I used some of the sugar to sprinkle over the apricot halves as they can be very tart. The recipe calls for fresh or dried lavender as an ingredient and with none in the garden I had to sneak a few flowers from the council flower box. Rather than using the flowers in the cake batter I chose to use them for decoration.

Here's the recipe for you which makes a 17cm cake. If you'd like to make a larger cake please refer to the original Ottolenghi recipe. For all my recipes I use a 250 ml cup, a 20 ml tablespoon, unsalted butter and 60 g eggs. My oven is a conventional oven so if you have a fan-forced oven you may need to reduce the temperature by 20°C. 

Apricot walnut and lavender cake
90g unsalted butter, diced and at room temperature
1 tbs walnut or olive oil
110g caster sugar, reserve 1 tbs to sprinkle over the apricots
60g almond meal
2 large eggs, beaten
60g ground walnuts
45g plain flour
1 teaspoon vanilla extract 
1 tsp finely grated lemon rind
pinch salt
375g apricots, halved and pitted

30g icing sugar, sifted
2 tsp lemon juice

To decorate 
few lavender flowers, fresh or dry

Preheat the oven to 180ºC, conventional. Grease then line the base and sides of a 17cm cake pan with baking paper.

Put the butter, oil, sugar and almond meal in the bowl of a stand mixer and beat on a medium-high speed until light and fluffy. Add the eggs bit by bit, making sure each addition is well incorporated before beginning the next, then fold in the walnuts, flour, vanilla, lemon zest and salt. 

Pour the cake batter into the prepared pan and use an offset spatula to smooth the top. Arrange the apricot halves skin side down and slightly overlapping all over the top of the cake, taking them right to the edge. Sprinkle with the reserved sugar.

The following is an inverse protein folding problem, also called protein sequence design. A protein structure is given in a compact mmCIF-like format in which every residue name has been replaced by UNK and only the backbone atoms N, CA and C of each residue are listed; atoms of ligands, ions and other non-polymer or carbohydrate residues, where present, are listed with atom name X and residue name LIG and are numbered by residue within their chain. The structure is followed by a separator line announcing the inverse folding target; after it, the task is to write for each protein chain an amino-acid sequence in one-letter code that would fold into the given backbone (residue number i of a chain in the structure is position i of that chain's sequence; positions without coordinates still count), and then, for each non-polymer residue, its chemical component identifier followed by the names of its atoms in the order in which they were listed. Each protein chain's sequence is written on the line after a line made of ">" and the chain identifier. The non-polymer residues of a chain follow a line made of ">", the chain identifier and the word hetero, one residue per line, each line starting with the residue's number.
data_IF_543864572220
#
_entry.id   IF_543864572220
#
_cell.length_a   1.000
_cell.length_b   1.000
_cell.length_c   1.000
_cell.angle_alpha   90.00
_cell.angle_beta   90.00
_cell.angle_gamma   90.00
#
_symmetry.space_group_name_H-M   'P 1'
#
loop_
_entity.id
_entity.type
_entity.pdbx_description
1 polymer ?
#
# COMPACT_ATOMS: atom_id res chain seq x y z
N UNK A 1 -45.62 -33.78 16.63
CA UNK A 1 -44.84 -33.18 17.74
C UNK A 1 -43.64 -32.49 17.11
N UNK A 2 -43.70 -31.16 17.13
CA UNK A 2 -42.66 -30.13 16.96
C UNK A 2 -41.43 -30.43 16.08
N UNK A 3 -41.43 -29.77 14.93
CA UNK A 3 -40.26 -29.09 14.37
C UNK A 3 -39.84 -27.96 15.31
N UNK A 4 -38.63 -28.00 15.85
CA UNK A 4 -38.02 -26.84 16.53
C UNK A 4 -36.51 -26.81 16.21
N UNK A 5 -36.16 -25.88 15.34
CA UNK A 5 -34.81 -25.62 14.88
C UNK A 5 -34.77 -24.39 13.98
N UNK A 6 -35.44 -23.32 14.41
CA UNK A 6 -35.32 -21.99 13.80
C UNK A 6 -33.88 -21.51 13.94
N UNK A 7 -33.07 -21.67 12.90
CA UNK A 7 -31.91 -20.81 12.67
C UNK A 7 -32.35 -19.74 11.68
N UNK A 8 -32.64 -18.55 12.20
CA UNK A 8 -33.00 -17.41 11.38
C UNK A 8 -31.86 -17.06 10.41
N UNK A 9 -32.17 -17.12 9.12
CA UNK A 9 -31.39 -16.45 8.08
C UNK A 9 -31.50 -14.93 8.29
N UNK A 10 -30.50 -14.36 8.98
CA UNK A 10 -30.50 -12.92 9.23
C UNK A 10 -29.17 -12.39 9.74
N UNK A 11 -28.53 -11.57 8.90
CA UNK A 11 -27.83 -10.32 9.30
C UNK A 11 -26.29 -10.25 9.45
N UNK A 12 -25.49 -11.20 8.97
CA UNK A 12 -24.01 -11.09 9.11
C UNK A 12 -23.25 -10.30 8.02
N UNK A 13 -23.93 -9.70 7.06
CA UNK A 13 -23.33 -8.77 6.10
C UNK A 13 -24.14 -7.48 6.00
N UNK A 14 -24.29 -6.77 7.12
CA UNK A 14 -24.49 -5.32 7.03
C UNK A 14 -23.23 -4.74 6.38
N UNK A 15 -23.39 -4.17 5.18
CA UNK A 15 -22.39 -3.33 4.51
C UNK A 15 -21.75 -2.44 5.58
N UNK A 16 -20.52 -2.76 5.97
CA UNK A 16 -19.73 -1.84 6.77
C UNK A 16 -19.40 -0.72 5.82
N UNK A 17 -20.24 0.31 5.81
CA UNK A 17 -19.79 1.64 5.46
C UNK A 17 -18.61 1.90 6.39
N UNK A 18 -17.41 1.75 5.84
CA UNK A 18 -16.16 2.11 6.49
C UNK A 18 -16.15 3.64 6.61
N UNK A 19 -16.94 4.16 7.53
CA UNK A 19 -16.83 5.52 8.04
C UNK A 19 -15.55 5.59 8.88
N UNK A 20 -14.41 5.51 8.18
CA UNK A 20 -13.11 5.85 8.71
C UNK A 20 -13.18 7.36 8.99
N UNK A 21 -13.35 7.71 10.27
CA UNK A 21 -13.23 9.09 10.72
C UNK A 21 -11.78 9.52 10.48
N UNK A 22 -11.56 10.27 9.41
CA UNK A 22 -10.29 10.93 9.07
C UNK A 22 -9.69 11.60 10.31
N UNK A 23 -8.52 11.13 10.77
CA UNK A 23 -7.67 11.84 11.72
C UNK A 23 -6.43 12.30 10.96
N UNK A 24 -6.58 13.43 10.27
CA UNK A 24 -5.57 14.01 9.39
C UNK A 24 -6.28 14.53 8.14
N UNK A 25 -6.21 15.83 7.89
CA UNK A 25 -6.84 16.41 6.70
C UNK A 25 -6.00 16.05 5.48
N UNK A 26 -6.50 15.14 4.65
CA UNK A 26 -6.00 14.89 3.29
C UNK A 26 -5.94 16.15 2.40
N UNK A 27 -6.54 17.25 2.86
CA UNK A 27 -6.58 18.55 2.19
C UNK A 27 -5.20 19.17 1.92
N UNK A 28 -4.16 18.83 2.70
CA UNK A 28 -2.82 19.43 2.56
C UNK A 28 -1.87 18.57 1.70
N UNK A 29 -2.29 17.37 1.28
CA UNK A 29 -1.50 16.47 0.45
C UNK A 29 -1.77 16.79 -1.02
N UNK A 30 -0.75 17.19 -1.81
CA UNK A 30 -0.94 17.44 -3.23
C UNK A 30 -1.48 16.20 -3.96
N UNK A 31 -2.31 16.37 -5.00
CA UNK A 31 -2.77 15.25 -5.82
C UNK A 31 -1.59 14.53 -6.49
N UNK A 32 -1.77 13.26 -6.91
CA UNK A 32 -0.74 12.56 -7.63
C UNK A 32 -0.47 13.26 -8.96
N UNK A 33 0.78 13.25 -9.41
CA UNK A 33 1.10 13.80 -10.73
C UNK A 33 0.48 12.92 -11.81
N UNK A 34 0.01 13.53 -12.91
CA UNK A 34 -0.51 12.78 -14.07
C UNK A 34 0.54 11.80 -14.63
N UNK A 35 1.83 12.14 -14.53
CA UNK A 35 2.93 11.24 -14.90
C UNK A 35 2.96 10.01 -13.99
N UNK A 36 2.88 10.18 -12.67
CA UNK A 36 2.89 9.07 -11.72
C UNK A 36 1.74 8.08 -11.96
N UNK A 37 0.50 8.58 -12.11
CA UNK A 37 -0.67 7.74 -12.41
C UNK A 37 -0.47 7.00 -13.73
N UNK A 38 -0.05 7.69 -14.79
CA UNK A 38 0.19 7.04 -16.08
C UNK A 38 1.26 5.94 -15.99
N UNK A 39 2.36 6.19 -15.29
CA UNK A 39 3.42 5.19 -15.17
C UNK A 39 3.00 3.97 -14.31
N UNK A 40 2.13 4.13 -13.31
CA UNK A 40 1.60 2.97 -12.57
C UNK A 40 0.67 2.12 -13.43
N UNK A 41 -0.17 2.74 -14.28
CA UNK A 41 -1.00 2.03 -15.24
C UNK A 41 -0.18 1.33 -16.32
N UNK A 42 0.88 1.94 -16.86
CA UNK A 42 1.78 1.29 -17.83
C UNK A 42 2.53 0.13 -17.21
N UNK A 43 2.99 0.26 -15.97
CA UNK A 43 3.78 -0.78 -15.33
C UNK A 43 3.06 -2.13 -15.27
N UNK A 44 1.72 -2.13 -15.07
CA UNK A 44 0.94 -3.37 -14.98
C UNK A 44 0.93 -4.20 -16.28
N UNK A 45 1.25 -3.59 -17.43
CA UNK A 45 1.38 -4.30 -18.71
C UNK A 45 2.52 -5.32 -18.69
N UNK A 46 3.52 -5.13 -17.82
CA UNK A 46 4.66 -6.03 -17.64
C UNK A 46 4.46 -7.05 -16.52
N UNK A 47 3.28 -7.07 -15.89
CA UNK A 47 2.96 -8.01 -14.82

Bake for 70-80 minutes in the preheated oven – cover with foil if the top starts to brown too much; also, note that when you insert a skewer to test if the cake is done, it will come out a little sticky because of all the moisture in the apricots.

While the cake is baking, whisk together the icing sugar and lemon juice until you have a light, pourable icing (adjust the amount of sugar or juice slightly, to suit your taste).

As soon as the cake is cooked, remove from the oven and brush the icing all over the top. Sprinkle over the lavender flowers and set aside to cool completely before slicing.

This smelt so good when it came out of the oven and the cake received a thumbs up from my neighbours, always a good sign. I've been nibbling away at my piece which I stored in the fridge and it's still delicious a week after baking. I think plums would work really well in this cake.

See you all again next week with some more baking from my kitchen.

Bye for now,



confetti layer cake

1 Nov 2021